Mark 1:35—“Now in the morning, having risen a long while before daylight, He went out and departed to a solitary place; and there He prayed.”
Jesus really liked the morning time for prayer and Bible reading.
“But the fruit of the Spirit is love, joy, peace, patience, kindness, goodness, faithfulness, gentleness, self-control; against such things there is no law.” Galatians 5:22-23 (ESV)
If we’re honest, most of us would admit that one of our least favorite words is patience. In a ‘me first’ western culture we can often get what we want, when we want it. Whether it’s Burger King saying, “Have it your way” or the Staples slogan, “That was easy,”, our natural desire to be selfish only seems to be magnified by the messages marketed to us on a daily basis, so it shouldn’t be a surprise that the message of patience is nearly impossible to find in our culture. For those who have placed their faith in Jesus, however, patience is the fruit of God’s Spirit at work within us.
It’s easy to read about the people in the Bible that God used in amazing ways and forget about where God showed up in the timeline of their lives. The theme of patience and endurance is one we see throughout scripture. Abraham and his wife Sarah weren’t young when they finally had the child God had promised. Joseph spent years in jail on wrong accusations before he became a powerful leader, fulfilling the dreams God had given him. Moses lived a non-descript life before God called him to lead his people out of Egypt. The Israelites had to spend 40 years in the desert before God released them into the Promised Land. Even Jesus didn’t start his public ministry until he was 30 years old.
If you’ve ever been in a place in your spiritual growth or your ministry where you feel that nothing is happening, you can take great comfort that you’re in good company. God is always concerned more about our depth of character than our width of ministry. So how do you know if God is working in your life during a season where nothing seems to be happening? Jesus answers that question in the ‘Parable of the Sower’ in Luke 8.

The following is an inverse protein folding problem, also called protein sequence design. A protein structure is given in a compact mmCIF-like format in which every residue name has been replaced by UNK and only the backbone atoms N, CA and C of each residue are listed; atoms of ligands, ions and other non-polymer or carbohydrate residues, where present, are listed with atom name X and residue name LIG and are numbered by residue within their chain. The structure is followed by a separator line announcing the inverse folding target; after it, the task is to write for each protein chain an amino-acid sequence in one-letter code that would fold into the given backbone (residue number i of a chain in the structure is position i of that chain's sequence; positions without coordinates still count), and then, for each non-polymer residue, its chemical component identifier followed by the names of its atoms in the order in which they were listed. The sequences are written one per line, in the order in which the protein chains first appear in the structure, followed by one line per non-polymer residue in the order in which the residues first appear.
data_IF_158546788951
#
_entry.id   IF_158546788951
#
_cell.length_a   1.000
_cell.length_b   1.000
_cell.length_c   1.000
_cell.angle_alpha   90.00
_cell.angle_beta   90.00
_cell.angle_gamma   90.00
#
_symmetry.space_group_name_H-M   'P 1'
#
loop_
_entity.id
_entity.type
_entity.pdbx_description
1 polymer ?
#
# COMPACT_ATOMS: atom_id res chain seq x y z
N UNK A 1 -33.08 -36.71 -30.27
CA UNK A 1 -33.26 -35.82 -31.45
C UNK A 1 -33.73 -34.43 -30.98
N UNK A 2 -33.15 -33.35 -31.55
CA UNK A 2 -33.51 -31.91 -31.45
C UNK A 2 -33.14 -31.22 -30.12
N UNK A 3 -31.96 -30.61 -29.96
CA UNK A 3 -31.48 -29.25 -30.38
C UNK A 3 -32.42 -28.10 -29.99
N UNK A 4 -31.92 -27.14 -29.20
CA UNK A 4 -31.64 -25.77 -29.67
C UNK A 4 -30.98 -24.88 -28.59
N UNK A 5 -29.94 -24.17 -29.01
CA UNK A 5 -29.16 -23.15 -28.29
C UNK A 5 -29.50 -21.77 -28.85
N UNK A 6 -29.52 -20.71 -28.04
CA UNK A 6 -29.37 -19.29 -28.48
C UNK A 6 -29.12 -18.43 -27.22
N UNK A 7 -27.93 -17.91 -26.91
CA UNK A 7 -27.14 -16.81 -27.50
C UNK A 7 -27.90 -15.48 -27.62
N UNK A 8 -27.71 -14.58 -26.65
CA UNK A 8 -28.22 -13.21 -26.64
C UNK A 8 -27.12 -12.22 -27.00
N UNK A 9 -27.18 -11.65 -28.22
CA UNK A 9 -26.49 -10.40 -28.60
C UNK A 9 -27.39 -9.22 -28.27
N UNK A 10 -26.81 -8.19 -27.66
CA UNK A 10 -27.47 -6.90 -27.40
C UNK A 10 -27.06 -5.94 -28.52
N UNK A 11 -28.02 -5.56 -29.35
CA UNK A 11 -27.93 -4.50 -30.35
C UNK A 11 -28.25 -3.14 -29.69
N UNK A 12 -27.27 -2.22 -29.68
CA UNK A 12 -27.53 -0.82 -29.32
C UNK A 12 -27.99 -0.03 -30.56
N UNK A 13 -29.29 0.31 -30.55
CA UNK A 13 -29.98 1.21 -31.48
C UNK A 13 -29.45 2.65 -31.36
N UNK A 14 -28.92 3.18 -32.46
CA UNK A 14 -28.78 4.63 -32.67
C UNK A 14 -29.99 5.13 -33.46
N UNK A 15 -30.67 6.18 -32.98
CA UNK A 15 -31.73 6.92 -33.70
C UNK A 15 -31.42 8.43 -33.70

“As for that in the good soil, they are those who, hearing the word, hold it fast in an honest and good heart, and bear fruit with patience” (Luke 8:15, ESV).
If you’ve placed your faith in Jesus, hear God’s Word, and are holding it fast in your heart, then be on the lookout for seasons of patience and embrace them. As you do, be reminded that you’re walking the same spiritual road as Abraham and Sarah, Joseph, and Moses. And God used these individuals to change whole cultures.
Patience and God’s timing
When my son was three, he and I were hanging out at home and lunch time was fast approaching. He was getting increasingly irritable and fussy, and I hadn’t quite learned how important it was to feed kids on time. He then asked me when lunch time was, and I told him I’d start making it in five minutes. Instead of saying, “Sounds good Dad,” my three-year-old son (to my ignorant surprise) proceeded to throw a tantrum that made me wonder if he had heard me say five hours instead of five minutes. As I quickly made him a delicious peanut butter and jelly sandwich two thoughts hit me.